Happy Thanksgiving in the US! I've been shopping for a water fountain to put in the new home, so today's news is aprropriate.
This blog has made many reports on Enceladus, Saturn's mysterious moon with its South polar hot spot. In today's issue of NATURE, a team led by Candice Hansen of JPL reports that particles ejected from the hot spot reach speeds of 2100 km/hr, twice the speed of sound. Hansen's team concludes that the fountain is liquid. As seeen in the video, Earth geysers are also made of water. This is another indicator that Enceladus is home to liquid and possibly life.
Back in December 007, Jennifer Meyer's AGU talk asserted that Enceladus' 6.0 GW internal heat can not be accounted for by tidal forces. The conventional estimate from tidal heating is only 0.12 GW. The old hypothesis or "radioactive decay" does not work for these icy moons. Why is Enceladus warm enough for life, and why is the heat concentrated at the pole? The little moon's interior is an excellent place to find a Black Hole.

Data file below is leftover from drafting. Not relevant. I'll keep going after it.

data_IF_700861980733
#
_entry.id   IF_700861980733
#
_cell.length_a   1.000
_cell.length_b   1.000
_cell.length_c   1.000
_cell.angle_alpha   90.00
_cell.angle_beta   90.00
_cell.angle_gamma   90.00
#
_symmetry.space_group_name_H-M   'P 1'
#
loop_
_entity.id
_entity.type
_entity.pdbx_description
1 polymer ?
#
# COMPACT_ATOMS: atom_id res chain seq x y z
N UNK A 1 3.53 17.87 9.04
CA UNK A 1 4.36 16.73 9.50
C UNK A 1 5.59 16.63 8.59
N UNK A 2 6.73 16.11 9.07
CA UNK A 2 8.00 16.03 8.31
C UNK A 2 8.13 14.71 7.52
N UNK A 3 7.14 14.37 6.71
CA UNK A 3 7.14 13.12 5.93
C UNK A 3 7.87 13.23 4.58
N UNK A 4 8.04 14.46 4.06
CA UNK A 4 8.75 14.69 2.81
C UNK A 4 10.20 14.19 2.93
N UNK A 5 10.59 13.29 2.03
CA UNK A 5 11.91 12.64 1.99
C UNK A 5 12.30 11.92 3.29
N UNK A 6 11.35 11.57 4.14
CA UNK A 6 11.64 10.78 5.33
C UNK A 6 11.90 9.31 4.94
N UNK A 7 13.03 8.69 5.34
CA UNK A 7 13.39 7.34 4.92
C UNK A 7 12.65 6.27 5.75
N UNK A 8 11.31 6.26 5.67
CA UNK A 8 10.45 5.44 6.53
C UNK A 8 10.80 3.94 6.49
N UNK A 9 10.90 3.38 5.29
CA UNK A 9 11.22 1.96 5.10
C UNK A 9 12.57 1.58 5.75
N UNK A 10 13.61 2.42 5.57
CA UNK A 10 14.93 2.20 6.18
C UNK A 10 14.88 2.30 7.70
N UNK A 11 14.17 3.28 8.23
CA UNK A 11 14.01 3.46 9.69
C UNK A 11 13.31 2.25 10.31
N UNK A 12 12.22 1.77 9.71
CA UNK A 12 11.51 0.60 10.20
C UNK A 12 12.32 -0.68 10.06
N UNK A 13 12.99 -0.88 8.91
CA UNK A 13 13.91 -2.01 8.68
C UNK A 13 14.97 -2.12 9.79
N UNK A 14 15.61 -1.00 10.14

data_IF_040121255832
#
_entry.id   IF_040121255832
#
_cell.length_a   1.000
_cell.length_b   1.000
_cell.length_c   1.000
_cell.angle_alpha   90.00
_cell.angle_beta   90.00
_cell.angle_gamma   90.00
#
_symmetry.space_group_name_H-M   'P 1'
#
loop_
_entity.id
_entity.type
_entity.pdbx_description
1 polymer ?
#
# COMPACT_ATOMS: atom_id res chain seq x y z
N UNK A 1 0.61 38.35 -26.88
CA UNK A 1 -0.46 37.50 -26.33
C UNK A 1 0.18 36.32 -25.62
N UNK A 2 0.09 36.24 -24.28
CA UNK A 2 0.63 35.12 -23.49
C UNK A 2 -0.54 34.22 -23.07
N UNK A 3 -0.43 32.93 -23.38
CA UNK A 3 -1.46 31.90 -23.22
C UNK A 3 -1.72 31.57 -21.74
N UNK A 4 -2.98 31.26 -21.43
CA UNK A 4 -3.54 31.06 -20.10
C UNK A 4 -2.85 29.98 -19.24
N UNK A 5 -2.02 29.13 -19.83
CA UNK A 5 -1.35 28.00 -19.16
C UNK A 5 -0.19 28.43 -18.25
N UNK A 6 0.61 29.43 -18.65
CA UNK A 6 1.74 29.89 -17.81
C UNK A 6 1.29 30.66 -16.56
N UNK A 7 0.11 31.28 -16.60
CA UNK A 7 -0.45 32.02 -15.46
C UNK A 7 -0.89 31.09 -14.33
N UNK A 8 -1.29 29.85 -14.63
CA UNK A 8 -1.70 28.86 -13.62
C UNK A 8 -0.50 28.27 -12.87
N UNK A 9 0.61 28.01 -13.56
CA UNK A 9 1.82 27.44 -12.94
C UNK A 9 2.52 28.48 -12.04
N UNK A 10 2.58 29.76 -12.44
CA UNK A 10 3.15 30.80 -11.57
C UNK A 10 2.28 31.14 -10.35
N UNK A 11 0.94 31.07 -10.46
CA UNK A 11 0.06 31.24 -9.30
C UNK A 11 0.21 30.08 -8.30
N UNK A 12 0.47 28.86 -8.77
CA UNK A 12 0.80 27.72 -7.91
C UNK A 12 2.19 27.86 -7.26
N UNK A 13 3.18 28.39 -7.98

Humans fear Black Holes as they once feared cats and dogs, yet a tiny Hole within Enceladus may have created conditions for life. Our planet and even the Sun may not have formed without the influence of Black Holes. One could still be with us today, warming Earth's core and generating the magnetic field that protects us from Space radiation. On future Thanksgiving days, perhaps we should be thankful for Black Holes.